40 for 40 – #40. Raiders of the Lost Ark.

Hello and welcome to… well, you know how this works.
As I begin the slow descent of leaving my thirties behind and stumbling into my forties, I’ve decided to alleviate this potential mid-life crisis and look back on the films that made me who I am today.
By doing this, I’ll be reviewing my favourite 40 movies, all of which hold a special place in my heart, once a week, for 40 weeks. And after 40 films and 40 weeks, we’ll end with my biggest, baddest birthday so far. A 40 for 40, if you will.
So enough blabbering. Let’s begin.
Did I mention I’m turning 40 soon? Okay, I get it. Let’s move on…

#40. Raiders of the Lost Ark (1981): Harrison Ford, Karen Allen. Directed by Steven Spielberg.

The first (and best) of the Indiana Jones movies. While The Last Crusade holds a special place in my heart, I’ve favoured the original film for this list, since it’s the one that introduced us to Dr. Henry Jones, Jr. in the first place.

The 1930’s adventurer, complete with now-trademark hat, whip and five o’clock shadow, oddly enough came about after Spielberg told his friend (George Lucas) about a desire to direct a Bond film, to which Lucas replied he had something even better in mind.

George was right.

Indiana Jones is the perfect movie protagonist. He’s likeable, charming, capable, and above all else, flawed. His crippling fear of snakes and morally-indeterminate past with a young Marion is partnered with a lighthearted, roguish character, non unlike Ford’s earlier role of Han Solo. At the time, this came as a welcome relief to the stoic, all-brooding-all-the-time anti-heroes of the 70s from films like Dirty Harry, Death Wish and Taxi Driver. And unlike Han Solo, Ford seems to genuinely love his association with Jones, and even came back for the disastrous Kingdom of the Crystal Skull.

That movie may have been an idea better left alone, but thankfully we did end up with three fantastic adventure films, and this is where it all started.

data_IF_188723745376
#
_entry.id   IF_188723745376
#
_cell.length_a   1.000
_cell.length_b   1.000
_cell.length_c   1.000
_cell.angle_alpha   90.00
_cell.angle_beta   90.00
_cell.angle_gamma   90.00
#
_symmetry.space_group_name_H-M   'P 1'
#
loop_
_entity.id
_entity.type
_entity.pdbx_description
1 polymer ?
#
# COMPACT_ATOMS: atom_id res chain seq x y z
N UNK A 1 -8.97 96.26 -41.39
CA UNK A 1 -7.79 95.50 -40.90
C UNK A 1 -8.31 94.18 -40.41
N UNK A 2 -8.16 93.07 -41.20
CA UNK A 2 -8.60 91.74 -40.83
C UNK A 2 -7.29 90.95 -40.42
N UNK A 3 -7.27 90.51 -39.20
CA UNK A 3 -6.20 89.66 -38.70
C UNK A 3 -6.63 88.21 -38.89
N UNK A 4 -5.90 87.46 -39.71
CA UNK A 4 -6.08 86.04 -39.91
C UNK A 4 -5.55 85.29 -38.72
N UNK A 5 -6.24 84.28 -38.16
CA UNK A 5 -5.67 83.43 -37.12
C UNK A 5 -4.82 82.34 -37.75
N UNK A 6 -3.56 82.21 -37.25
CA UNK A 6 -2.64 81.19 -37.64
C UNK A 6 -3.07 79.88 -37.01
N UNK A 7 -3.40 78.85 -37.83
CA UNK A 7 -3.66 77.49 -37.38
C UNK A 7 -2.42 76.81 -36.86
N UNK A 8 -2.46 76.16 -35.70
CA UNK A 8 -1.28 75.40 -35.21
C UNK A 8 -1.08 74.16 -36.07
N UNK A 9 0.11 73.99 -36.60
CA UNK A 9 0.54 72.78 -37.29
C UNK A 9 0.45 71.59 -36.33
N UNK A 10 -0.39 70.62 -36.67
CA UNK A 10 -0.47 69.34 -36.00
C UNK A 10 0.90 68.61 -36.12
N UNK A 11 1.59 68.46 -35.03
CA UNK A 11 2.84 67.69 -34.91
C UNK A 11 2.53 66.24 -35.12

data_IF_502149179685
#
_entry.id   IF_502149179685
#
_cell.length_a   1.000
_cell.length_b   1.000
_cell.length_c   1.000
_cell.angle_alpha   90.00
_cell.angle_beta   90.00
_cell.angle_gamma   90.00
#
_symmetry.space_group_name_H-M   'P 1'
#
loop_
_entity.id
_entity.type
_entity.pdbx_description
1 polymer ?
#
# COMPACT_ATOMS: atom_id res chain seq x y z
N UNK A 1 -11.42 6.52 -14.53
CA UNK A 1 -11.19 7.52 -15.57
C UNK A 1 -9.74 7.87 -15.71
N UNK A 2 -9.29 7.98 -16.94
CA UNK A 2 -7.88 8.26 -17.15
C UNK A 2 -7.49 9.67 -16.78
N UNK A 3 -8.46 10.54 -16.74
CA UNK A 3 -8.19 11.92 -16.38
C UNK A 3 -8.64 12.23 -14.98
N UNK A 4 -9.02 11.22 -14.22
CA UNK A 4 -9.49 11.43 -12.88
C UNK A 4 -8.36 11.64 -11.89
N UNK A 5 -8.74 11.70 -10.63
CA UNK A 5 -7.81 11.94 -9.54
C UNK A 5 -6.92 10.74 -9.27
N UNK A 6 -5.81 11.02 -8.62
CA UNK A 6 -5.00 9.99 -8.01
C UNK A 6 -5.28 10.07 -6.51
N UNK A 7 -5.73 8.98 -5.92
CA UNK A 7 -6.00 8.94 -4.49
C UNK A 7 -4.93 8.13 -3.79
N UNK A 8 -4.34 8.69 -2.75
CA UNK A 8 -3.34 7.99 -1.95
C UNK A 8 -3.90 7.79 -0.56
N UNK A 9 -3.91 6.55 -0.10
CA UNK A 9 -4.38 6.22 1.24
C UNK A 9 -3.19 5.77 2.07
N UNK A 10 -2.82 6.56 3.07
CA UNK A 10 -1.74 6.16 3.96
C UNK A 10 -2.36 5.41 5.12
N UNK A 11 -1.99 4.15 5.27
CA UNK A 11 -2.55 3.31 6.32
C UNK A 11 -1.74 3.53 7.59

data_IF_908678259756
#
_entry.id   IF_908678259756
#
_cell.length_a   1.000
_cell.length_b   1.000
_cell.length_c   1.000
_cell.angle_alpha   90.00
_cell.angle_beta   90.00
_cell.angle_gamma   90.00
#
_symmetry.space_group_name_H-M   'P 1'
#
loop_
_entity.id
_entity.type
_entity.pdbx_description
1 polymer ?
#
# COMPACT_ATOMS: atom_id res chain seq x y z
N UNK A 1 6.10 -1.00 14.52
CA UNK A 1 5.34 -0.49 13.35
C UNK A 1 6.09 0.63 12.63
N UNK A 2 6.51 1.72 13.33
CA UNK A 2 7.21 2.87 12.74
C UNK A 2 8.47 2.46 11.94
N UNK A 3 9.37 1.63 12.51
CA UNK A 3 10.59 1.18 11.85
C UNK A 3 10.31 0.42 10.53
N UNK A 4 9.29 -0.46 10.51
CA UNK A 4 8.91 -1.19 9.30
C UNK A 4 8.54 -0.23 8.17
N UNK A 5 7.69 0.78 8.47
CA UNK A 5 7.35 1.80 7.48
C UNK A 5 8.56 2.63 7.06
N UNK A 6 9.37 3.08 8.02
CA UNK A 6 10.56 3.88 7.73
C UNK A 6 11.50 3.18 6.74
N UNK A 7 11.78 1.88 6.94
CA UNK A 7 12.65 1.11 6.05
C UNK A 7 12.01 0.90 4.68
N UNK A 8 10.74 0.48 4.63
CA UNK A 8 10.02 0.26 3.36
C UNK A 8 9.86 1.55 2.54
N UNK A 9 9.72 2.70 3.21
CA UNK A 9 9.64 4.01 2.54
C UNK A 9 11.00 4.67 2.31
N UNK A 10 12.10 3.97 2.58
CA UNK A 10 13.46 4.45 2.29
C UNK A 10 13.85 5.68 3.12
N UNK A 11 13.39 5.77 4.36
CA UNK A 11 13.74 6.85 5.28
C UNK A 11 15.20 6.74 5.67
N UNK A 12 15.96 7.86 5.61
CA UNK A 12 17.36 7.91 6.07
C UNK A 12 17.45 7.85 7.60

Heading into the new decade, movie goers wanted fun, and Raiders certainly gave it to them in spades, decidedly digging in the right place. The film mixes treasure hunting with a Biblical, supernatural artefact to combine perfectly with the desperately-close to World War II setting, which is another subtle masterstroke.

I mean, how can you have better villains than the Nazis?

Gestapo Toht is a perfect rendition of a Peter Lorre-inspired psychopath while fellow adventurer Belloq has just the right amount of honour and charisma, that in another light, he could almost be the hero of his own movie.

I’d watch an odd couple / buddy film with these two anyday.

Ford’s Indy is also backed up with a stunning array of supporting characters, including the aforementioned firebrand, Marion, played by Karen Allen, John Rhys-Davies as the worldly Sallah and the often understated Denholm Elliot as bookish intellectual, Marcus Brody.

Each supporting character aids the Indy character in its own way. Marion represents his past, Brody his present, while Sallah gives us a very real insight into the dangerous world of foreign treasure hunting in 1936. Again, all three are played with just the right amount of charm, guile and sincerity, serving their purpose without falling into stereotypes.

The action is incredible. Not the same as today’s overly-choreographed and CGI infested messes, not overblown with so-called snappy dialogue or hampered by oddly-close camera angles. Nope, it’s thrill-a-minute, non-stop fun. The opening with Indy plundering the golden idol, only to be chased by cinema’s most iconic boulder, the Cairo cat-and-mouse scenes, the battle in the shadow of the Flying-Wing and obviously the classic Indy brawls, are all perfectly done, a true testament to Spielberg’s classy directing.

And while in recent years the joke about exactly what effect Indy has on the story seems to indicate he is superfluous to the ultimate outcome, that particular theory seems to come from a place of good-natured fun as opposed to a serious thesis.

Think about it, the Nazis were digging in the wrong place. Indy found the Ark, which allowed the Nazis to take it and ultimately misuse it and destroy themselves.

And to me, bittersweet endings don’t get much better than watching the Ark finally locked away to be studied by ‘top men’.

Lastly, one of the biggest takeaways about this film is its legacy and the amount of films over the decades that have tried to replace it. The Mummy, National Treasure, and now even the new Tomb Raider, all have been or at one point were touted as the “New Indiana Jones” to varying degrees of success. But after many wannabes, Raiders of the Lost Ark remains in an archaeological class of its own (complete with lovesick admirers), continuing to be the bar against which all adventure films are measured.

Rating: 4 out of 5 of Marion’s shot glasses.

Favourite Moment: What else? An exhausted and belligerent Indy takes out his scimitar-wielding foe with a single, casual shot.

Honourable Mention: Indy commandeers the Nazi truck.

Next week:  #39 – “Yes, dudes and dudettes, major-league butt-kicking is back in town…”

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